Homer Laffoon files request to ‘extend his authority’ over Anne Heche’s estate
Anne Heche’s son, Homer Heche Laffoon, asks to « extend his authority » over his late mother’s estate. According to court documents obtained by ET, Homer, 20, filed an ex parte application in California Superior Court for Los Angeles County on Thursday, to expand his authority as special administrator of the estate.
According to the documents, Homer says this expansion of authority is « necessary » because the « estate tangible personal property » located in Heche’s apartment must be moved as soon as possible in order « to avoid additional costs, costs and possible loss to the estate”.
Homer also claims that many checks were made payable to the Six days, seven nights actress that should be negotiated, endorsed and deposited into a bank account in the estate’s name as soon as possible, so that the checks are not voided.
Extending his authority over Heche’s estate, according to Homer, would allow him to “collect all debts, rents, and other income belonging to the estate; initiate and maintain or defend suits and other legal proceedings” and “request and receive copies of [the estate’s] financial records.
It would also allow Homer to « manage, execute and enforce the rights and interests » relating to the late actress’ book, call me Annescheduled for release in January 2023.
Along with his request, Homer asks for $800,000 bail.
The request comes just two weeks after a judge ruled Homer can oversee Heche’s estate — for now.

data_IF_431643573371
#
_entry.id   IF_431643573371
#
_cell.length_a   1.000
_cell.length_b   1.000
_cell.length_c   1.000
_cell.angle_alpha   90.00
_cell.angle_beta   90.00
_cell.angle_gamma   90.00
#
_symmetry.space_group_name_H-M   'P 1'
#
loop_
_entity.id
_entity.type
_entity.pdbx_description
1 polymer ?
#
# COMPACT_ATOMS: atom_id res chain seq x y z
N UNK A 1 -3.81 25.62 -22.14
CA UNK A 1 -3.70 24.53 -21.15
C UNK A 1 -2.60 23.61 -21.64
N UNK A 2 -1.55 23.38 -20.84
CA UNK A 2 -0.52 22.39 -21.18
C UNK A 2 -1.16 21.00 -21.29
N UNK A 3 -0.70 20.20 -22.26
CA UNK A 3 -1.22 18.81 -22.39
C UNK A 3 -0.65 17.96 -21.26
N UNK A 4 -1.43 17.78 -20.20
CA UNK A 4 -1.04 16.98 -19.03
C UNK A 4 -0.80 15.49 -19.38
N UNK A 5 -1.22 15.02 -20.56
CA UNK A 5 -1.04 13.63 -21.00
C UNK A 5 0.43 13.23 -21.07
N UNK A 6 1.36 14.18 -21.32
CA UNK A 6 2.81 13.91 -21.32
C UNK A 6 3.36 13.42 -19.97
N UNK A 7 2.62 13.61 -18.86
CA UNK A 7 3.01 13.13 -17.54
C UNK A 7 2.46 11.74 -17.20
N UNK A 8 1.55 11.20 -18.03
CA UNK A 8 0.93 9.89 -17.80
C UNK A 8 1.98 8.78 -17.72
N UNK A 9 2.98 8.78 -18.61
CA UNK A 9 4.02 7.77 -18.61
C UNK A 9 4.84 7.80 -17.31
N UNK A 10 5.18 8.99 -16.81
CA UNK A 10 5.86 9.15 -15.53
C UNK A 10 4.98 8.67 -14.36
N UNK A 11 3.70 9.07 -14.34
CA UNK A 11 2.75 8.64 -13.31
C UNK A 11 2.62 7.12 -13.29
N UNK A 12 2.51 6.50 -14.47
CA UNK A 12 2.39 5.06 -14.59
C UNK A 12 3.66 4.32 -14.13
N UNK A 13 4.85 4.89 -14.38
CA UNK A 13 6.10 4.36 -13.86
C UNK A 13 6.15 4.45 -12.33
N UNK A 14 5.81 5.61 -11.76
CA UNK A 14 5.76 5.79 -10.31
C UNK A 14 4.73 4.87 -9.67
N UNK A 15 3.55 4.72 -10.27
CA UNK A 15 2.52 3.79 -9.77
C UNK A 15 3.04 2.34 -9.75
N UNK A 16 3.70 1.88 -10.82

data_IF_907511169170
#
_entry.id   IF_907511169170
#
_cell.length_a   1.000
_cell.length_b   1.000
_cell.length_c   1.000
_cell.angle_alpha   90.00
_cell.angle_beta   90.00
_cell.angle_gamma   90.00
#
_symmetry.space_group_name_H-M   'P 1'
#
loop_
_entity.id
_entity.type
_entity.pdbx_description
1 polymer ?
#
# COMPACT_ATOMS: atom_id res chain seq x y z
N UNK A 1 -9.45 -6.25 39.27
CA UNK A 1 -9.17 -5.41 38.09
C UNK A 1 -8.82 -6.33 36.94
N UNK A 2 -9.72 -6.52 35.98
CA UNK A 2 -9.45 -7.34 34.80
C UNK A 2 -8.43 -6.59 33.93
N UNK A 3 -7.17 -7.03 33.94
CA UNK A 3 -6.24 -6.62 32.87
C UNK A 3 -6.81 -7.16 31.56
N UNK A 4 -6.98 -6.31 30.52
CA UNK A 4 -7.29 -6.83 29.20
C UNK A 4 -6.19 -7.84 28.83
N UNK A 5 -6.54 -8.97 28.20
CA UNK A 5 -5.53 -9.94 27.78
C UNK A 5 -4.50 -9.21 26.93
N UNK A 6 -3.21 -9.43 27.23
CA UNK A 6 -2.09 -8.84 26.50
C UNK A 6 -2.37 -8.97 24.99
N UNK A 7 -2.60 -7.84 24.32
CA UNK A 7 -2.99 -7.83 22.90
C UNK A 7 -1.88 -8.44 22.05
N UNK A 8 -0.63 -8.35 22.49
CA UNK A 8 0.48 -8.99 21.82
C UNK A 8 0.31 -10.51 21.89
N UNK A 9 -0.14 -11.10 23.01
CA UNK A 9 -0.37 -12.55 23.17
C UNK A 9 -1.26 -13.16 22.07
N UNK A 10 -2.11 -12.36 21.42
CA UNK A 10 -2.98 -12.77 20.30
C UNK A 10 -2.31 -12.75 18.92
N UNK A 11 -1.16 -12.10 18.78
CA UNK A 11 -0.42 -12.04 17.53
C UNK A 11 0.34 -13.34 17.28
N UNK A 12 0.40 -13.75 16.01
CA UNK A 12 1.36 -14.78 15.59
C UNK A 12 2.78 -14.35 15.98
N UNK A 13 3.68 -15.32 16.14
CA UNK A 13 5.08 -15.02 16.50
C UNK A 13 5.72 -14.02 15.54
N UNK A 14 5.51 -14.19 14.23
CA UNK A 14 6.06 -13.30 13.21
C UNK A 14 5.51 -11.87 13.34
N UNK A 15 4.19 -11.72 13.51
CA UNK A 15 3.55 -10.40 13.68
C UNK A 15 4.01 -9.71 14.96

In documents filed ahead of Heche’s estate hearing earlier this month, Homer claimed his mother only had $400,000 in her name at the time of her death. He also claimed that Heche lived in an apartment and did not own any property.
Regarding how Heche’s modest fortune was calculated, Homer claimed that the estate generally consists of « a few modest bank accounts, royalty payments and other income, a corporation in which the deceased was the sole shareholder (used for development projects and business functions related to his film career, including a modest bank account and royalty payments.) There is also his participation in his podcast « Better Together » and « the future benefits of his next book ».
Heche’s ex, James Tupper, and their 13-year-old son, Atlas, attended the Oct. 11 hearing in a Los Angeles court, where Judge Lee R. Bogdanoff reinforced the idea that he is It’s a 50-50 succession between Homer and Atlas. , and that nothing in this respect should be disputed.
Additionally, Bogdanoff said that Atlas should have access to Heche’s apartment to gather his things, but Homer is in charge of the estate for now. Additionally, the judge told the hearing that he believed Homer was fit to be the person in charge of the estate, while adding that there was no legal reason why he shouldn’t. not.
In a statement to ET following the ruling, Homer’s attorney, Bryan Phipps, said: « We are pleased – but not surprised – with the court’s decision this morning denying James’ request to name himself. guardian ad litem for Atlas.We look forward to the court’s resolution of Homer’s motion at the next hearing and, in the meantime, Homer will continue to diligently administer the estate in accordance with his authority as special administrator.
Tupper, who apparently disagreed with the Oct. 11 decision that placed Homer in charge of Heche’s estate, told the court he believed his son’s relationship with Homer would be strained if any party neutral was not present to help mediate the mores of the estate. The judge informed Tupper that he could file an objection to his decision that Homer was fit to oversee the estate at this time, and that his objection should be filed by October 20. The next hearing is scheduled for November 30.